If I find it hard to call in when I am genuinely poorly, I find it almost impossible to call in and fake it. I admire those who can pull sickies without a second thought. In the past I have put in plenty of unnecessary groundwork the shift before the pre-planned sick day - grabbing my stomach while trying to make eye-contact with someone who'll then be able to back up my claims the next day. I am not a good actor. I find the whole business so stressful that I do not do it very often.

On the walk to the tube I often daydream of swapping broken bones for a few days off. I’ve broken my elbow before and the pain was preferable to a typical day at the office. Even on the escalator up to work I have fantasised about falling down them, just so I can stall the start of my shift by a few hours. I appreciate these are not healthy thoughts. I am not work-shy – I just work in the bowels of hell.

I know people who work in the City in insurance and take home morbidly obese salaries. And on top of this, and 25 days holiday, they are given 5 ‘Duvet Days’ each year. It is basically a licence to call in at the drop of a hat and say: 'I don't feel like coming in today' – whether that was because they had a job interview, felt a bit tired, fancied a bit of Jeremy Kyle or had met someone the night before they wanted to continue to tumble about with. Sometimes life seems very unfair.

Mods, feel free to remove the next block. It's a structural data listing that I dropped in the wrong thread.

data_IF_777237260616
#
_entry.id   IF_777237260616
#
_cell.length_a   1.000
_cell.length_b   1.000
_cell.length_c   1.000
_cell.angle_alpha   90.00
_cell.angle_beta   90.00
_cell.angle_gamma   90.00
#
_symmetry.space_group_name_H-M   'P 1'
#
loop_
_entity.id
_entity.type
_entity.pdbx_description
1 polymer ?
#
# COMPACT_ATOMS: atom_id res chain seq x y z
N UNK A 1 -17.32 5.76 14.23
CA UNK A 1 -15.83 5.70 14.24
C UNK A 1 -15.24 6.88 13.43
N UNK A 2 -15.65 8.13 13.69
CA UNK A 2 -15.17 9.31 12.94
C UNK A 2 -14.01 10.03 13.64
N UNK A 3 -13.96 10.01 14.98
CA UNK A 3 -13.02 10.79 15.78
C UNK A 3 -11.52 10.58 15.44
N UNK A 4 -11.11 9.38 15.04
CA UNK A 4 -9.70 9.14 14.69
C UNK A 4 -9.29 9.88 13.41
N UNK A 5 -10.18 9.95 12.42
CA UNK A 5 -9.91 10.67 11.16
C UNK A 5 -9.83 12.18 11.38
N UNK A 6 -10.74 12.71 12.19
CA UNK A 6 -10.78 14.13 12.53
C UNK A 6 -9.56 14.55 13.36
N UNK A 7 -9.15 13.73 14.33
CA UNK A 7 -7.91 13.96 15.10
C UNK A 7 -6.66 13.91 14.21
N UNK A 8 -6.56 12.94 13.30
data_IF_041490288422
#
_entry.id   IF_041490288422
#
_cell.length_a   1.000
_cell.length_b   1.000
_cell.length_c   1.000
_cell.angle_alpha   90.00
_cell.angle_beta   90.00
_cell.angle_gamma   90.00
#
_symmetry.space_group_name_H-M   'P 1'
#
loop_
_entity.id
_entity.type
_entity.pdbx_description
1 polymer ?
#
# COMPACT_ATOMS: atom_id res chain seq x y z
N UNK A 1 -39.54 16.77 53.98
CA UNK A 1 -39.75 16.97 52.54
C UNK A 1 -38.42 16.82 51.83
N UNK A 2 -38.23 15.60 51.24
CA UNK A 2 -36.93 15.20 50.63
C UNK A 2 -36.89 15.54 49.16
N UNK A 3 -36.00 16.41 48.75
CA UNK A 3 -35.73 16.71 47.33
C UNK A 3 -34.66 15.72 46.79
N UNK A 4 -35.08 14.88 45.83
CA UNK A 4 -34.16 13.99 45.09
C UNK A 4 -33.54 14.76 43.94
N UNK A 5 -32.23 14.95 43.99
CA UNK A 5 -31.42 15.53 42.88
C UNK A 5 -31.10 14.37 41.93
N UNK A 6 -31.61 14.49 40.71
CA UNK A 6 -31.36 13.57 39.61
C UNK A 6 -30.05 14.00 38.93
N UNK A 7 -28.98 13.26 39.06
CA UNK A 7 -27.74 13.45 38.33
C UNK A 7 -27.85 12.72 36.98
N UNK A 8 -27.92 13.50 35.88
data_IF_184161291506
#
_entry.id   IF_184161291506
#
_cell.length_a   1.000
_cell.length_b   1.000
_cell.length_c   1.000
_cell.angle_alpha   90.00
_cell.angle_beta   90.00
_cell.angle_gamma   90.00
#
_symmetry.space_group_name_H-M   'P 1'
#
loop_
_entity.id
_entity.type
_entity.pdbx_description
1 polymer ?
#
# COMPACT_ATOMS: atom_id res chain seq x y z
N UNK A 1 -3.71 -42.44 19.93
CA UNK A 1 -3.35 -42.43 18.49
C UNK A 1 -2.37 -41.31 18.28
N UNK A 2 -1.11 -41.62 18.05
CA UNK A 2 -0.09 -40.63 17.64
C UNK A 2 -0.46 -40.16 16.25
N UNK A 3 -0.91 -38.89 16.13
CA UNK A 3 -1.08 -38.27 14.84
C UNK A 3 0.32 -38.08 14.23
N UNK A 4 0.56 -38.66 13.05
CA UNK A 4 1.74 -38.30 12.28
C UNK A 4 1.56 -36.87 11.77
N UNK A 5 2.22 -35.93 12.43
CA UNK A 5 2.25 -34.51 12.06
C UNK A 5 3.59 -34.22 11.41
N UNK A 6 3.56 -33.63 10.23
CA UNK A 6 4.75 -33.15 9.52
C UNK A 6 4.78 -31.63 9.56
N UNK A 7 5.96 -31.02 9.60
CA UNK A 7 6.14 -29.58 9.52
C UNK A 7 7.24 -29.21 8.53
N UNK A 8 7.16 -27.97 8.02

But as I have just used up all my holiday until October (to save what was left of my sanity) I might have to get better at ruining my sick record. Especially if I get any job interviews in the north. And as I have now put my sister’s Manchester address on my CV, I am hoping potential employers do not dismiss me as a soft southern type.

Friday, 18 June 2010


Head to Soho to meet an old photographer friend. He is working freelance, taking photos of bikes, buildings and biryanis. We have not spoken for several months so we reminisce about the golden days when we worked together in Canary Wharf: getting drunk on food reviews and faking vox pops. He is a true metrosexual - in fact I used to call him my ‘non-gay-gay-friend’ because he wore nice shoes and knew how to accessorise. I know he was the one behind my leaving present – a pretty Ted Baker handbag. Other members of staff would probably have given me some B&Q vouchers and a hearty handshake.

We are laughing with gusto and on our third pint of cloudy Addlestones cider when his new girlfriend arrives. I met her once before, briefly, at a party, but this is the first official meeting. I am painfully aware of how difficult it is for new girlfriends to meet old female friends of their new boyfriends'. How you have to plaster on a smile while they laugh about the old times while you are thinking: ‘Does she fancy him? Does he fancy her? Did they ever fancy each other?' or: 'Please say something that will mean I can join in and say something.’

More than anything I want her to know I am not a threat and I am glad he has met someone who is making him happy.

She sits down at the table.

‘Hello!’ I say, half standing up and sloshing cider on the table in the process. She is smiling, but it is not a real smile.

‘Look at my bruise!’ I say, pointing at the purple bump on my arm that appeared after I fell over in my flip-flops in Naples airport.

As soon as I say it I realise I am trying too hard. I should have just said: 'How are you?'. I am an idiot, an idiot pointing at a bruise, sitting with her boyfriend.